Working with a cast and crew of friends and “friends of friends,” Hansen directed, produced, and edited what would become the short, comedic zombie film Chomp. The film missed the deadline for the 30 Day Zombie Film Challenge but premiered at the Halloween Horror Picture Show. Since that time, Chomp, which is about a sixty-something-year-old woman who kidnaps a college student, after mistaking him for a zombie, has played at over 70 film festivals in 13 countries and has been nominated for over 30 awards. It won Best of the Fest at the Geekfest Film Festival and Best Horror Comedy at the Nightmares Film Festival. Of these accomplishments, Hansen says, “I’m still stunned by the response my little labor of love zombie film received, and will forever be indebted to my amazing team and all the kind folks all over the world who screened our film and helped us find our fans.”

While talking about her own zombie film, Hansen says that her favorite zombie movie is Shaun of the Dead. According to her, the film is “clever, funny, great characters, memorable lines, amazing music, and best of all, zombies that walked that fine line between funny and genuinely scary.” She also loves the original and remake of Dawn of the Dead. “They both had strong ensemble casts, memorable zombies, and lovely pacing that gave us both quiet and loud moments.” Of course, Hansen mentions Return of the Living Dead. She says of this horror-comedy classic, “[It] gave us our first fast zombies and their now infamous love of brains. And again, some bad-ass music and great humor.”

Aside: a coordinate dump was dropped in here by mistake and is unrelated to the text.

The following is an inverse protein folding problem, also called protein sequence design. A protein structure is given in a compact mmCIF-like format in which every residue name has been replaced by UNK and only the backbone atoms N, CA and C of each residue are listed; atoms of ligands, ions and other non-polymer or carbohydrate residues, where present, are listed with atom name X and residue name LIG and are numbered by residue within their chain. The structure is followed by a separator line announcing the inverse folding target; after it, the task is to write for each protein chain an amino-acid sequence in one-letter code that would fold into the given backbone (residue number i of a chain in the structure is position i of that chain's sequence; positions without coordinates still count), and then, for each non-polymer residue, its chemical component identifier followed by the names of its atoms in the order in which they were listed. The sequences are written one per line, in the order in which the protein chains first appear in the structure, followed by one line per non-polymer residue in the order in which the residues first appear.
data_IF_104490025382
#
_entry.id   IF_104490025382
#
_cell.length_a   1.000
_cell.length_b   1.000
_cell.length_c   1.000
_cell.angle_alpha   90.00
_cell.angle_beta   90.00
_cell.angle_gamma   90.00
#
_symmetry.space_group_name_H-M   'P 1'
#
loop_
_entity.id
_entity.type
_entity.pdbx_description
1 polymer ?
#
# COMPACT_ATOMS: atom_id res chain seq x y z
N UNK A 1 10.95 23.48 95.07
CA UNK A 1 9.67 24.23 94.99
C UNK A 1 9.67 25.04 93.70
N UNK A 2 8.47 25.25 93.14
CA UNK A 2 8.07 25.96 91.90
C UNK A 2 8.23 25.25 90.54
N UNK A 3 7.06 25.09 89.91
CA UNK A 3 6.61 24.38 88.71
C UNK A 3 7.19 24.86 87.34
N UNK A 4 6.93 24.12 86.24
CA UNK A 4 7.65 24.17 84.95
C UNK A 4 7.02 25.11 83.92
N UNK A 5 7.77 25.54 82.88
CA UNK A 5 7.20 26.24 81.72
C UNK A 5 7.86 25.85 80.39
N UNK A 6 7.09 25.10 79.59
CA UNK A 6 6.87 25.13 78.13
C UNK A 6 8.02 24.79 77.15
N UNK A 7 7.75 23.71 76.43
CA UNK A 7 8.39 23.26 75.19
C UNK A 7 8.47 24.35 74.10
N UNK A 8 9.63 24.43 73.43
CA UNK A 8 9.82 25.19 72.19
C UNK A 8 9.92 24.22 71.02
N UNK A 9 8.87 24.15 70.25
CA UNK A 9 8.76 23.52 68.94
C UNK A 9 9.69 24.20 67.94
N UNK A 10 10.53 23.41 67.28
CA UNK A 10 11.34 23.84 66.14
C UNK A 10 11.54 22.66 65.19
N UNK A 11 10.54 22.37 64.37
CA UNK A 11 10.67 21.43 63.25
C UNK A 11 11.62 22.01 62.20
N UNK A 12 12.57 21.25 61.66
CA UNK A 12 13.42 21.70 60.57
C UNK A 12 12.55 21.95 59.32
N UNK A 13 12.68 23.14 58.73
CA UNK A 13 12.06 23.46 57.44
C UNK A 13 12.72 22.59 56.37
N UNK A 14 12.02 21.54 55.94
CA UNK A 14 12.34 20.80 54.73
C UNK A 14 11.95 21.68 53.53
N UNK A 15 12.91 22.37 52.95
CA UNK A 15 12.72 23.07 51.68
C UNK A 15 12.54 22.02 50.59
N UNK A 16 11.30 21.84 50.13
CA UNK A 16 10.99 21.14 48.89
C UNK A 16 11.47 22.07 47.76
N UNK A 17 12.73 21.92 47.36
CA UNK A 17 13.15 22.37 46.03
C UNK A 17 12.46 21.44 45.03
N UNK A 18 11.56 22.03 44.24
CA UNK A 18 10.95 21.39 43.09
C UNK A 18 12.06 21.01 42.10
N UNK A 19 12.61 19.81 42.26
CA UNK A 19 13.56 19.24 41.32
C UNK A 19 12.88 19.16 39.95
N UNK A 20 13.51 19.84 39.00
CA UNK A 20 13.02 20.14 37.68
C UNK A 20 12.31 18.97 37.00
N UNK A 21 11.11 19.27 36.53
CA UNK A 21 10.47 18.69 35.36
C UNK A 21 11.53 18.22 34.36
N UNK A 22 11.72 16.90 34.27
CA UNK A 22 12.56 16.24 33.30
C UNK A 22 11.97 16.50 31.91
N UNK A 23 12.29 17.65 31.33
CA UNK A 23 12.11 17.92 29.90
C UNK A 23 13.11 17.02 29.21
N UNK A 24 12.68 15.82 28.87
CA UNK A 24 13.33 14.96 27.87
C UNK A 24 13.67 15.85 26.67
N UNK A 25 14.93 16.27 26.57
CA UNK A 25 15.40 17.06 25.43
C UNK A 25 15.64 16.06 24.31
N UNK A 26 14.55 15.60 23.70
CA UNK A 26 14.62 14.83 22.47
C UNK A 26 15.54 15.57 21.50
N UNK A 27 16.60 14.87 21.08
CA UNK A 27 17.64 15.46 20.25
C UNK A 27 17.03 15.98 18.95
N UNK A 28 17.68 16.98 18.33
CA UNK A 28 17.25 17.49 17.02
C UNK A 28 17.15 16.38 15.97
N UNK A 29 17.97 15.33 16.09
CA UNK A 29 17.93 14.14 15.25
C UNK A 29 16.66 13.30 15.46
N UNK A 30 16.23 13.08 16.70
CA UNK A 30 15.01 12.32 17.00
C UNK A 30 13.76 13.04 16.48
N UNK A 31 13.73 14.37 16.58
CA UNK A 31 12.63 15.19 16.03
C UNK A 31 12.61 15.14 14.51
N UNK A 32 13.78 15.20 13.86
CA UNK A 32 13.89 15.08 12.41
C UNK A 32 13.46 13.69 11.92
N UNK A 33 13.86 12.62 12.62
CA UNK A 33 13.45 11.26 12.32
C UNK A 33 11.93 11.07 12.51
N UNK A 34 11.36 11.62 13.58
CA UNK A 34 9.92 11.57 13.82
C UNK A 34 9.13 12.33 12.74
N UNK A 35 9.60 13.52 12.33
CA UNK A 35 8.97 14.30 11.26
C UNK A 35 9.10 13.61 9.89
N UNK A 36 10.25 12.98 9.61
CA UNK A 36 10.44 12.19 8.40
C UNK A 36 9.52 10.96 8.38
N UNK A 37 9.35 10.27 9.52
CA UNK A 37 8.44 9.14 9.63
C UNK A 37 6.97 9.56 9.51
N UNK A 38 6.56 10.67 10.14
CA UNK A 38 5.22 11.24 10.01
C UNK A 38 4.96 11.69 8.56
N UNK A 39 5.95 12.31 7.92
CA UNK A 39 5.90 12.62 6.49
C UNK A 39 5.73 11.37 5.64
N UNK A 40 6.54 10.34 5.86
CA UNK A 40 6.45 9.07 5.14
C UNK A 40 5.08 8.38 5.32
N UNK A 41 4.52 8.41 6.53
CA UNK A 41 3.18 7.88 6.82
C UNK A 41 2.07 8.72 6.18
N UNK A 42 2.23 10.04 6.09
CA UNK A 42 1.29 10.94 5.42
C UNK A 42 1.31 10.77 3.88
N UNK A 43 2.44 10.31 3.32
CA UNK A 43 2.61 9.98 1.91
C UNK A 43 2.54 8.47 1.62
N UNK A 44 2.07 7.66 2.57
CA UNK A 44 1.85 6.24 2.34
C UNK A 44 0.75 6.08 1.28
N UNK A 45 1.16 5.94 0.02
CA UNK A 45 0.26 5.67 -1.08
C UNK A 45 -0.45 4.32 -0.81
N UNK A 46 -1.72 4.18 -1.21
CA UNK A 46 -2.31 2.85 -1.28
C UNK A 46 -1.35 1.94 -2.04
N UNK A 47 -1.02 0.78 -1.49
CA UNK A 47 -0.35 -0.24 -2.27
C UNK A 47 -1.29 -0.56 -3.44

Hansen states that her favorite zombie novel is The Reapers Are the Angels by Alden Bell. The novel is about a little girl who grows up in a world after a zombie apocalypse. “It’s the only life she’s ever known, so while the adults who remember the time before huddle in their little fortresses, she doesn’t live in fear. To her, the world of the zombie apocalypse is beautiful,” Hansen says of the novel. She goes on to describe the prose as “lush” and the story as “lyrical.” Once she came to the end, “I flipped to the beginning and read it again a second time because I didn’t want it to be over.”